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How To Configure DB2 To Use NetBackup ?

by | Mar 16, 2018 | 0 comments

Task Description:

Configure Db2 LUW database and transactions log backups to use Veritas NetBackup Enterprise backup solution.

 

Task Assumptions:

The task procedure in the next section makes following assumptions. As a result please read below bullet points carefully.

  • You are using RedHat Enterprise Linux family related Operating System.
  • You already installed NetBackup client on the Db2 server that you are planning to configure NetBackup.
  • Installed NetBackup at “/usr/openv/netbackup“.
  • Database name is assumed to be SAMPLE.
  • Your NetBackup Administrator created a NetBackup policies of type Db2 and of names DB2_<APPLICATIONAME>_BACKUPS, DB2_<APPLICATIONNAME>_LOGS
  • Where <APPLICATIONNAME> is the name of your application and an assumption is made that MAXIMA is my application name. So my policy names would become DB2_MAXIMA_BACKUPS and DB2_MAXIMA_LOGS.
  • You already negotiated retention policies for backup and log policies with your NetBackup Administrator.
  • You already requested your NetBackup Admin to add the Db2 server as the client for the NetBackup policies (database and logs).

 

Task Procedure:

Before you can backup your database and transaction logs using Veritas NetBackup solution, you need to perform some configuration with respect to NetBackup and DB2. Therefore, we will see the configuration in the initial part of this procedure.

 

Update NetBackup Configuration File:

Configure /usr/openv/netbackup/bp.conf, below is how my /usr/openv/netbackup/bp.conf file looks. If its not obvious, I modified the hostnames for my netbackup media and master servers. I also modified my Db2 server name.

 

I actually got the above information from my NetBackup administrator. In the above output, the first “SERVER” entry is the NetBackup master server name (both short and long hostnames). Rest of the 9 “SERVER” entries belong to media servers. NetBackup master server is the one that owns the scheduler, have job information, client information, policy information and access to backend database(s) to update any of the job/policy related information.

Where as NetBackup media server(s) are optional that means if your master server have tape drives assigned to it, it can handle everything but that solution is not very scalable. As a result most enterprises create multiple media servers with different types of storage attached to them. Media servers handling active backups usually have high performing storage, corporations might choose to keep last 7 days worth of backups on the high performing storage/disk and then archive them over to a cheaper storage such as tape devices etc. for the rest of their retention policy period. You may find more information about differences between NetBackup master and media servers at “Veritas Open Exchange (VOX)“, for e.g. below thread has some discussion going on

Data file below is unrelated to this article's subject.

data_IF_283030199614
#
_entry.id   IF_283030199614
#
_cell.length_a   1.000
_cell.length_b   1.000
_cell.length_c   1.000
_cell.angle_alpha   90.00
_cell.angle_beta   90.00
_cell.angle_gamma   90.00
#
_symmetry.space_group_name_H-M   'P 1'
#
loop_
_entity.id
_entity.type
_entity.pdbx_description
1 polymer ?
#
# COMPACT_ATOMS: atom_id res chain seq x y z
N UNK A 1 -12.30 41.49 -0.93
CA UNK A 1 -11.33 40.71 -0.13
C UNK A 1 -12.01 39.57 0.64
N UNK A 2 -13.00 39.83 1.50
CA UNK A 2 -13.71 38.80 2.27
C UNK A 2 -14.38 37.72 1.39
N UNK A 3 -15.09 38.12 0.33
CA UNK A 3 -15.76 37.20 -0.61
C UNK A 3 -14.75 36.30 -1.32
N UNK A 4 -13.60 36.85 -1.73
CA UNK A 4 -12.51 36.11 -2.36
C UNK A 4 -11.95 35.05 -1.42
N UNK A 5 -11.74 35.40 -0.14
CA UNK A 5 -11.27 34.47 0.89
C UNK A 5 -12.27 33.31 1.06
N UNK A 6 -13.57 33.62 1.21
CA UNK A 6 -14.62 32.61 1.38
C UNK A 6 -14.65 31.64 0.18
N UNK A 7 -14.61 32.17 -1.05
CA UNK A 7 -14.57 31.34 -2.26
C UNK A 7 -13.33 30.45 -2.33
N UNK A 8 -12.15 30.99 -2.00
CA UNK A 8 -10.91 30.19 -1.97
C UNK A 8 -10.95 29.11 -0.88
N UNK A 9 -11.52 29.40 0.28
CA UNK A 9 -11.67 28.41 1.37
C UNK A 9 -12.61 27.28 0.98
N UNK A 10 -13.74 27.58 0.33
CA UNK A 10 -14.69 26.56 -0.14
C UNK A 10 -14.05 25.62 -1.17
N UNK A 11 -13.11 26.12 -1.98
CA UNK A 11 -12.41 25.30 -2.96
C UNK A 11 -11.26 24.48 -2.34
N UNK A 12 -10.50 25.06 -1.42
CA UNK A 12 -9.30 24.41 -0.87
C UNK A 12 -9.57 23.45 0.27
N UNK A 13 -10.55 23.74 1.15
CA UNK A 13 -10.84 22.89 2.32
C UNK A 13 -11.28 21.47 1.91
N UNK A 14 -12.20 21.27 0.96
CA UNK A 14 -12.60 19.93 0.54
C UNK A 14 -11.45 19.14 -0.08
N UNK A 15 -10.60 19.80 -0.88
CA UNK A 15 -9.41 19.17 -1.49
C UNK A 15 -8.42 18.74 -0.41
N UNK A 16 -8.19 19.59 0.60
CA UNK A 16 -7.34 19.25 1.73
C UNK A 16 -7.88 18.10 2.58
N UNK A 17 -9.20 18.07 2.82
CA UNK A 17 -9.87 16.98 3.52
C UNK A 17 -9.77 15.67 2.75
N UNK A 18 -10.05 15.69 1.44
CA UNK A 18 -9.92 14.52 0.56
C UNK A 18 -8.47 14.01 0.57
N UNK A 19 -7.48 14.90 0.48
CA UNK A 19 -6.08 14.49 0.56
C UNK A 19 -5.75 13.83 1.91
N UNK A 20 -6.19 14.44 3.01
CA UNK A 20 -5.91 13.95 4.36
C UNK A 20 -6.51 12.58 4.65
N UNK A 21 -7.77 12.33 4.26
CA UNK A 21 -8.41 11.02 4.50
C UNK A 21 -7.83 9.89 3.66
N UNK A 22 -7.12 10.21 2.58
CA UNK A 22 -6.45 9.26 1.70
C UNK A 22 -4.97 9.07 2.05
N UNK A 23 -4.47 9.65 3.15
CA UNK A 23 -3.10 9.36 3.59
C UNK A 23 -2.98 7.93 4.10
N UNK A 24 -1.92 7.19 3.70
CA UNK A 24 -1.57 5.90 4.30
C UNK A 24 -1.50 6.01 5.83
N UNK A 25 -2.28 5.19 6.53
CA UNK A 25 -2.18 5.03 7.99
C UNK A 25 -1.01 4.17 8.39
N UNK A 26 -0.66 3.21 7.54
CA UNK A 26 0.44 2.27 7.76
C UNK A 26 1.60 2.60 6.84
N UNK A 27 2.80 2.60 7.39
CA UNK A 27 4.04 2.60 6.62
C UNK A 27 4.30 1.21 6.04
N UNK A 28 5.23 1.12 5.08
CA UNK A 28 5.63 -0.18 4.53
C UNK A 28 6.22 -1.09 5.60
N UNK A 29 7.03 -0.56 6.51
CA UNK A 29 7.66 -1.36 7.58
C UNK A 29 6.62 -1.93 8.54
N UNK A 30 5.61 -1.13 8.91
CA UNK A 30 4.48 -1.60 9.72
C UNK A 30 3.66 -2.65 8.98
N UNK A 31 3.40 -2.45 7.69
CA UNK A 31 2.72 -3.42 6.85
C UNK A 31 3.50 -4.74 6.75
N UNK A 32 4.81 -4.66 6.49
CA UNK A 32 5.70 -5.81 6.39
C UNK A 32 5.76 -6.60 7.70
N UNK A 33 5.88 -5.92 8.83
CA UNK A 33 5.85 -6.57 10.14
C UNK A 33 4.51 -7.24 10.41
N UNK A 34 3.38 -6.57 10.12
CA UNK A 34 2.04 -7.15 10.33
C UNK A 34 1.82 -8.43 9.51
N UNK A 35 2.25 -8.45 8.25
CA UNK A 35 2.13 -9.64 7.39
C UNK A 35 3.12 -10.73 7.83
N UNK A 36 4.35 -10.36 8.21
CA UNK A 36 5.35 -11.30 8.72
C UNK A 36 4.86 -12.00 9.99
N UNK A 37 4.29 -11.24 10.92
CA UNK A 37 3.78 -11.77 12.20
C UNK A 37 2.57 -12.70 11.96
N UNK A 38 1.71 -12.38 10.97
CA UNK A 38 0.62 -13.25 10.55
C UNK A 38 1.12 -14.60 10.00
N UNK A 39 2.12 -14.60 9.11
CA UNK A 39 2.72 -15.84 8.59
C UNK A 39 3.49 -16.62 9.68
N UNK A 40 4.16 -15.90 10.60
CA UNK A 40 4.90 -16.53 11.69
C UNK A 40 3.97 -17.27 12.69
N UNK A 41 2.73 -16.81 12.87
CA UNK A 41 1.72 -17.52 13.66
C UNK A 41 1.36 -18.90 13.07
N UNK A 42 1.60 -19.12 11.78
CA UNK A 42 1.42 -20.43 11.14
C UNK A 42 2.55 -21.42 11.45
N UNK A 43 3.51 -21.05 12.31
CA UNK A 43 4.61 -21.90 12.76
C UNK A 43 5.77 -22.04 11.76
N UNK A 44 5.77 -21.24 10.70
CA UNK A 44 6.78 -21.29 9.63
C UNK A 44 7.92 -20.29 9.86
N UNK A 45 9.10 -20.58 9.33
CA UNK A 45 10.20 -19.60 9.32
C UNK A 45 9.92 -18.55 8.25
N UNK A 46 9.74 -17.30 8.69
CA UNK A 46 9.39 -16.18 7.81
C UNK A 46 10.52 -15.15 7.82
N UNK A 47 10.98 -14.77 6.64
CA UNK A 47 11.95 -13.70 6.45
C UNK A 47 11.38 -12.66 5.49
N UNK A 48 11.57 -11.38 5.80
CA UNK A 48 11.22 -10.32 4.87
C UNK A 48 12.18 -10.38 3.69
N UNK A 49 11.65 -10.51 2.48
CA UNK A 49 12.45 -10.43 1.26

Difference Between NetBackup Master vs Media Server

CLIENT_NAME” parameter in “/usr/openv/netbackup/bp.conf” identifies the server that is being backup. This parameter name might cause some confusion to you but look it at from NetBackup server point of view. For NetBackup server our Db2 server is a client, since our client is using NetBackup server services for backup and restores.

EMMSERVER” parameter identifies the emergency media server, this parameter kicks in when rest of all the media servers go unavailable. In our case its the master server. There could be other parameters that your NetBackup Admin might request you to add to “/usr/openv/netbackup/bp.conf” to tune performance or change other default behaviors of NetBackup clients interaction with the Server.

 

Update Db2 Configuration Files:

There are a few configuration files that you need to update on the Db2 end, for Db2 to be able to talk to NetBackup and vice versa. Even though file db2.conf is not strictly part of the Db2 software, it usually resides in the Db2 instance home directory.

Here is how my db2.conf looks. I will explain each of these entries below.

 

Important: db2.conf file can act really goofy. I mean you can not leave any uncommented non-blank lines. It does not even like lines with spaces, tabs or any other white space characters. If you leave any uncommented non-blank lines your backups may not succeed.